All three categories are up a bit as you can see, which relates to the overall increase in points this year. An interesting observation is an increase in weakfish points. It almost quadrupled itself in 2021. This increase was a direct relation to the better weakfishing during the season. Will we see another overall rise in 2022?

Let’s move over to the largest fish in the striped bass and bluefish categories. Out of the top 10 fish in the striper category. Three of the fish were over 40 pounds, with the top spot going to Paul LaMonte, who chunked up a 44-pounder in October. The rest of the top 10 were 30-pound class fish. The average weight for the top 10 stripers was 36.80 pounds, while in 2020, the average for the top 10 was 33.9.

As for the clubs themselves, High Hill Striper Club took first with a total of 2,432 points, All-Island Surfcasters came in second with 2,210, and the North Fork Anglers came in a close third with 2,054 points. Both High Hill and All-Island were in the top 3 in 2020, while North Fork Anglers made an impressive leap from 9th in 2020 to 3rd in 2021. The “NY Release” category is made up of overall points, including those that did not make the top 10 for the month. The first, second, and third were in the same order as the previous three clubs mentioned.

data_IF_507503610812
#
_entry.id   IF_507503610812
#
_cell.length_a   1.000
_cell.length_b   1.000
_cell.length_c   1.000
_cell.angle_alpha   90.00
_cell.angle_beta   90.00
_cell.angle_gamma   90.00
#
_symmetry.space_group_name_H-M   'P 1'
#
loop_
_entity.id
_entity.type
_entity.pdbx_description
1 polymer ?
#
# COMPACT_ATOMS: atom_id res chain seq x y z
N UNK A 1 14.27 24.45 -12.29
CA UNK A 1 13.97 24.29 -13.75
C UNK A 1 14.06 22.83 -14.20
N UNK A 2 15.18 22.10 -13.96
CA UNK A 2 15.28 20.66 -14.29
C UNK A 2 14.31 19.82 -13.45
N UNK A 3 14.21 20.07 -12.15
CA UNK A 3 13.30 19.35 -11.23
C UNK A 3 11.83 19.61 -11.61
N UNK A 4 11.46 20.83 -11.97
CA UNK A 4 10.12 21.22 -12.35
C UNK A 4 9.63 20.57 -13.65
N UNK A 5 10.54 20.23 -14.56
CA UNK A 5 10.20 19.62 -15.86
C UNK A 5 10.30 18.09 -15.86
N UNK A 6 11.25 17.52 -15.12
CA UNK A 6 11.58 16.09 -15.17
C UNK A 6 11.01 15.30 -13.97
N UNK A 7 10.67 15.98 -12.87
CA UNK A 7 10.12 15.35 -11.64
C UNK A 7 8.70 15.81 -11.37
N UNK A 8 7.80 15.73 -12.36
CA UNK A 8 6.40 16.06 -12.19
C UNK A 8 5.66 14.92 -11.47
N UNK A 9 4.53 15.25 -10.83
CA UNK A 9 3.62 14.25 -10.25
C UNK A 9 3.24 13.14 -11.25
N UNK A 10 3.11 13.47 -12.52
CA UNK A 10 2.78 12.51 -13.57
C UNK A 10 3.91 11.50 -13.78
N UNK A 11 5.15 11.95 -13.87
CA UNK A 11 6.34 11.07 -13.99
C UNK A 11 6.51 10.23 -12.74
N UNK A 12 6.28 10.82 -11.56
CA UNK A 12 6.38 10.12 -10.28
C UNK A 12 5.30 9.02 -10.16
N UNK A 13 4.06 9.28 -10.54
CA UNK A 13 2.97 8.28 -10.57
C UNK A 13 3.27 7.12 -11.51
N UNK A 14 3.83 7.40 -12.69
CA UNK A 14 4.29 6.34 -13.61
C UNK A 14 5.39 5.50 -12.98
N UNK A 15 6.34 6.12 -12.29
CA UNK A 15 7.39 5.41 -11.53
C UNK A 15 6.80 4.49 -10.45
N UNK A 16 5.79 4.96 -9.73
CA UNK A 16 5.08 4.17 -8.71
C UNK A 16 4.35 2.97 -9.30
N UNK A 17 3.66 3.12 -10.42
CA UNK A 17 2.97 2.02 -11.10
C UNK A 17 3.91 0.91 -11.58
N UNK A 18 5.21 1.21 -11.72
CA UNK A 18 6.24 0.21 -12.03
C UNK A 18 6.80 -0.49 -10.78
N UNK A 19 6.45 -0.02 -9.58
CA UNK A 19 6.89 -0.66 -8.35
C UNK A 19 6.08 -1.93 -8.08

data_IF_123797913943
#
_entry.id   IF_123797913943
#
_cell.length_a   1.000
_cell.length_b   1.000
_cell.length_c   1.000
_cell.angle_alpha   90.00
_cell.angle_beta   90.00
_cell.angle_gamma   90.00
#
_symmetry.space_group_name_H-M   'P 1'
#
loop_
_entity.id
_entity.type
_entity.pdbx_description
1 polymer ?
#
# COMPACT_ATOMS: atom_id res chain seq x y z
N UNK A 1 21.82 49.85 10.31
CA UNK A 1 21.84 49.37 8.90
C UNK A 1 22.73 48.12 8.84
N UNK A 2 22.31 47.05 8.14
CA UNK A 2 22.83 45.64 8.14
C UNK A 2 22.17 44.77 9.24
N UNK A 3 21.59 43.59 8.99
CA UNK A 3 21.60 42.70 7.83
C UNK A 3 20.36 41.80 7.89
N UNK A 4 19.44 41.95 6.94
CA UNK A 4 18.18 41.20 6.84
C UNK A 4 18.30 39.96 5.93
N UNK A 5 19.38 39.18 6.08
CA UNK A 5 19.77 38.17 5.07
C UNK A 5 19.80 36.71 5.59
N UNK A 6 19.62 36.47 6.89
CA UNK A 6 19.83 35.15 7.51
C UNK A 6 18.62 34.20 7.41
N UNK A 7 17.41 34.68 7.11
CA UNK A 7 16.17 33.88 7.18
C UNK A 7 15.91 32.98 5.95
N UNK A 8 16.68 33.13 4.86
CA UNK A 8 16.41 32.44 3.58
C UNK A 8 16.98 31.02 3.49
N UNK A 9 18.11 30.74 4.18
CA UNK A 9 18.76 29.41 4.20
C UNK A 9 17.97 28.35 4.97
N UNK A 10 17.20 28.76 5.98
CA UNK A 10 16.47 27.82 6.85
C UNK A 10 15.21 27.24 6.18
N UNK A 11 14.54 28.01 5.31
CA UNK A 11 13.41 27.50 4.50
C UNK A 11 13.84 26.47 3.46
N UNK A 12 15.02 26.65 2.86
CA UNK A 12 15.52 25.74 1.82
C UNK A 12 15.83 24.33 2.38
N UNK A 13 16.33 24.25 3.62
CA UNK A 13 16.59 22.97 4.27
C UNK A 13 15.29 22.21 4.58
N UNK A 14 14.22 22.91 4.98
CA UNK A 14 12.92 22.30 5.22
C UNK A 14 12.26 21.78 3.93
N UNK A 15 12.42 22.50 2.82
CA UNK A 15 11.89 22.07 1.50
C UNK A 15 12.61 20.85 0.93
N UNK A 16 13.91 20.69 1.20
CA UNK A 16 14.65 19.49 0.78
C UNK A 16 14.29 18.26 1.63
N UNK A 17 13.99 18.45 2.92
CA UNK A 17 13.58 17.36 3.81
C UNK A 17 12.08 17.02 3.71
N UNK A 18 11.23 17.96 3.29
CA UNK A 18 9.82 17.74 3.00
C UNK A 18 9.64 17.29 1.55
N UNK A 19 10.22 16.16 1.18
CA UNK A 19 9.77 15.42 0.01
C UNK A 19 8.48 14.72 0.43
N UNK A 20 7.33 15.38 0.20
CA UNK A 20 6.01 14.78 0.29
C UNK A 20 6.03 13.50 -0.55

Out-of-state points do not count towards the other totals. They stand in their own category and are made up of fish caught in other states, exactly how it reads (New Jersey, Connecticut, Massachusetts, etc.). The Striper Surf Club took first in that category with an impressive 566 points, North Fork anglers came in second with 228, and All-Island Surfcasters third with 154.

Of course, you’d expect the top three clubs to have some heavy-hitting casters, and once again, the stats don’t lie. The top three casters in this year’s contest each belonged to one of the top three placing clubs. Let’s get in the mindset of these casters to see how you can make your 2022 surfcasting season more successful. Here is a quick Q&A I conducted with the top three individuals…